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Shouldering the load of water polo I t’s that time of year again. Kids no longer get to sleep in till ten, carpools are getting organized and parents are breathing a little sigh of relief. That’s right, it’s back to school and the fall semester is now underway. It’s not all doom and gloom, for many of us this is the best time of year because it also means the start of fall sports. One of the fall sports growing in popularity here in the Bay Area is water polo, and as its popularity grows so does interest in the impact it has on young athletes. Current research on water polo players, reports that shoulder pain is the most common complaint. How common is shoulder injury in water polo players? It has been found that: ■ Shoulder pain has an incidence rate of 38% to 80% ■ Females have a 4.8% higher incidence rate than males ■ Shoulder injuries are reported in 67% of water polo athletes by the time they reach collegiate or post-collegiate levels. That is a lot of injuries, and those numbers are a cause for concern. However, research shows that most of the shoulder pain in water polo athletes is from overuse injuries rather than traumatic injury. Why is this important? Because 50% of all overuse injuries are preventable. So what is causing water polo players to have so many shoulder injuries? Water polo players are predisposed to shoulder injury due to: ■ Increased demand on rotator cuff muscles with both swim stroke and throwing ■ Decreased strength and activation for scapular muscles (back shoulder blade region) ■ Repeated throwing in the water causing overuse strain and muscle imbalances So what exactly can be done to help address these issues for our young athletes? Here are a few things to focus on: ■ Athletes can work on rotator cuff muscles to help stabilize the shoulder with exercises that incorporate internal and external rotation of the shoulder. ■ Train the scapular stabilizers like the serratus anterior and the mid/lower trapezius with rowing type exercises. ■ Prepare for activity with a proper dynamic warm-up which can be found on our website at The most important way to prevent shoulder injury is to pay attention to your body and your technique. Look for clues in movement or practice that would indicate shoulder pain, determine if it is muscle soreness or shoulder pain and stop immediately if there is pain that is causing you to alter your swim stroke or shooting motion. ✪ Health Watch Tom Clennell Tom Clennell is a physical therapist for the Sports Medicine For Young Athletes center in Walnut Creek, a division of Children’s Hospital Oakland. If you have questions or comments regarding the “Health Watch” column, write the SMFYA staff at Health@SportStarsMag. com. Support Your Local Business • Say You Found Them In SportStars™ September 9, 2010 SportStars™ 27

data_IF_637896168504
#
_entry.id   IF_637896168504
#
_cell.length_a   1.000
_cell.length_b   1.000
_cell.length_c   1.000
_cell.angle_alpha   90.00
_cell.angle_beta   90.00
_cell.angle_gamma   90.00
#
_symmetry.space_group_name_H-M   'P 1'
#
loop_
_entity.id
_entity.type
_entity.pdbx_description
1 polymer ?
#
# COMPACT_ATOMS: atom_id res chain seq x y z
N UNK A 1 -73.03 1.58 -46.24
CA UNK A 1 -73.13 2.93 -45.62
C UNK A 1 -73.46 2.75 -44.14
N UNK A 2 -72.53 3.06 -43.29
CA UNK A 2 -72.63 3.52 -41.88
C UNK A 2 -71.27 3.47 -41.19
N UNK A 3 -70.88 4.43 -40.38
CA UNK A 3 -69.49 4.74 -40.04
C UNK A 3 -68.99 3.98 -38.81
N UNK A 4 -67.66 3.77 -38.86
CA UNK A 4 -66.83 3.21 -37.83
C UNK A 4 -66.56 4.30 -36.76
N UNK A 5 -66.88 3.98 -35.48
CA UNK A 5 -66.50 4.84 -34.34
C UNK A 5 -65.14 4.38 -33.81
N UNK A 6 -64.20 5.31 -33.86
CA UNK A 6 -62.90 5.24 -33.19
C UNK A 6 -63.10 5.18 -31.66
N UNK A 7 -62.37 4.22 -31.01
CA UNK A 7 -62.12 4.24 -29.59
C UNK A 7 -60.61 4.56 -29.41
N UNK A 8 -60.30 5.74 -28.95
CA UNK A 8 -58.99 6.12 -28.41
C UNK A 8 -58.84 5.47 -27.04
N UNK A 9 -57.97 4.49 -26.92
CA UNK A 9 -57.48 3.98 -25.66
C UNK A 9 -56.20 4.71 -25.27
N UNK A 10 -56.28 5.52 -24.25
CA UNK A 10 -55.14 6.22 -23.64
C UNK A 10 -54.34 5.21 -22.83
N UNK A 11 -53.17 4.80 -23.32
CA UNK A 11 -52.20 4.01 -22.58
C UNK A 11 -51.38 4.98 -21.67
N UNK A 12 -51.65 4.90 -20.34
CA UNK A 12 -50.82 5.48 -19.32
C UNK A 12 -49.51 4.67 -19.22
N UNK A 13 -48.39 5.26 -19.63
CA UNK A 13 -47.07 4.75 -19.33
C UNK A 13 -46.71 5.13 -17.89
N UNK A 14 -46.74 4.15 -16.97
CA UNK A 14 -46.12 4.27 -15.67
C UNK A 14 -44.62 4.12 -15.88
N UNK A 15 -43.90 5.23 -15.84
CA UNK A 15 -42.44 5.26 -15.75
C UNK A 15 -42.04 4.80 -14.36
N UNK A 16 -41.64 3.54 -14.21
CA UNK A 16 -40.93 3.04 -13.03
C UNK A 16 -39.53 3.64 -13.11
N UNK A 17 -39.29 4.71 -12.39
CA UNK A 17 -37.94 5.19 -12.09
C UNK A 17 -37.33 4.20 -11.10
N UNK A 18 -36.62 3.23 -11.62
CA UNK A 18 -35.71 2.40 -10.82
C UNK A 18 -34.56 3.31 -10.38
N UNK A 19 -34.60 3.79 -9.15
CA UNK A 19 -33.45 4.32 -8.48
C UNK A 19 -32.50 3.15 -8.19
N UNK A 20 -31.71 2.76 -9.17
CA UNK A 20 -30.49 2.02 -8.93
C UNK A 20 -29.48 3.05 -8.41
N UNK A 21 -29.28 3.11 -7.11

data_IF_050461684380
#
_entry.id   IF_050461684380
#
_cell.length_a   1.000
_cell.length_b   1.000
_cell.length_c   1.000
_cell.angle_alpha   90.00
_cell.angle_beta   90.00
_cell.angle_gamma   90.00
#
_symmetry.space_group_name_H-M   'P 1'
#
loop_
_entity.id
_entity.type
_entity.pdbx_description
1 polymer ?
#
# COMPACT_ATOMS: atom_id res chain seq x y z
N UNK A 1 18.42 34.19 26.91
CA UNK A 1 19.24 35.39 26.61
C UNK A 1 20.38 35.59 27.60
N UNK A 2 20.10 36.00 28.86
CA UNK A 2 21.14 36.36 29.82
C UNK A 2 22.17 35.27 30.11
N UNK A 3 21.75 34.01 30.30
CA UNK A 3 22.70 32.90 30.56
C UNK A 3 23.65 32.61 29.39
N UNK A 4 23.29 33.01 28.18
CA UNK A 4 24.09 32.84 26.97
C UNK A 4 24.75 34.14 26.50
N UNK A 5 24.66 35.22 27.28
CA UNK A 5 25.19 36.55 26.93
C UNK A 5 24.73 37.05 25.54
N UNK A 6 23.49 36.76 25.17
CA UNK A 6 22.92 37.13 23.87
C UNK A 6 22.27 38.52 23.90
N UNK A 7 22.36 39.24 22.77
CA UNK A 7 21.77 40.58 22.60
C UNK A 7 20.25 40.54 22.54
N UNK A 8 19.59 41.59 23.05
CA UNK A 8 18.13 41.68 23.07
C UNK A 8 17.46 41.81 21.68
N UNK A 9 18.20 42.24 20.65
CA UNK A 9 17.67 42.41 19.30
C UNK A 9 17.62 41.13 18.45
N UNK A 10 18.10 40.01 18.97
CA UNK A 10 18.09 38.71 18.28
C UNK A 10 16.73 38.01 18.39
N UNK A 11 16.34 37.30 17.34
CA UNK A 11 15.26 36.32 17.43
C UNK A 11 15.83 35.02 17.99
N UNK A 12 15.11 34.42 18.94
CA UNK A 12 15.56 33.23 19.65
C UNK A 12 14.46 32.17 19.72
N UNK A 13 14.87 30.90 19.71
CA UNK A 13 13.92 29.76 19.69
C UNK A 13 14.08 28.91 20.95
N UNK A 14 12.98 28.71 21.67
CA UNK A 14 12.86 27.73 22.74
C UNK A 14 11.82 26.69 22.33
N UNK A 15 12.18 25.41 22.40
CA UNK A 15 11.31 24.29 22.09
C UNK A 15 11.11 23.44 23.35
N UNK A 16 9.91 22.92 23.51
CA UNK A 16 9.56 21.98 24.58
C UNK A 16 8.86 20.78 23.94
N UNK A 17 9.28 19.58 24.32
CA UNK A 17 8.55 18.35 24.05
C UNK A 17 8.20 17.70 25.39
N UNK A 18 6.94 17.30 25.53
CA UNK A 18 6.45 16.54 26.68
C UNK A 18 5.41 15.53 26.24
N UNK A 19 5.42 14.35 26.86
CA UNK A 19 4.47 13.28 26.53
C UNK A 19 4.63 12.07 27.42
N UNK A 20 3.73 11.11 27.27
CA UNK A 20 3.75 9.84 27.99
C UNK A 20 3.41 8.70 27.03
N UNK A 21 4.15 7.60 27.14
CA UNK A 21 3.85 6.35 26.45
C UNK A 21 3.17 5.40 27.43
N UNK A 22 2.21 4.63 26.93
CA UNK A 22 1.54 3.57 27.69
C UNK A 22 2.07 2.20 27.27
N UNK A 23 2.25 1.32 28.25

Issue 7, 09.09.2010

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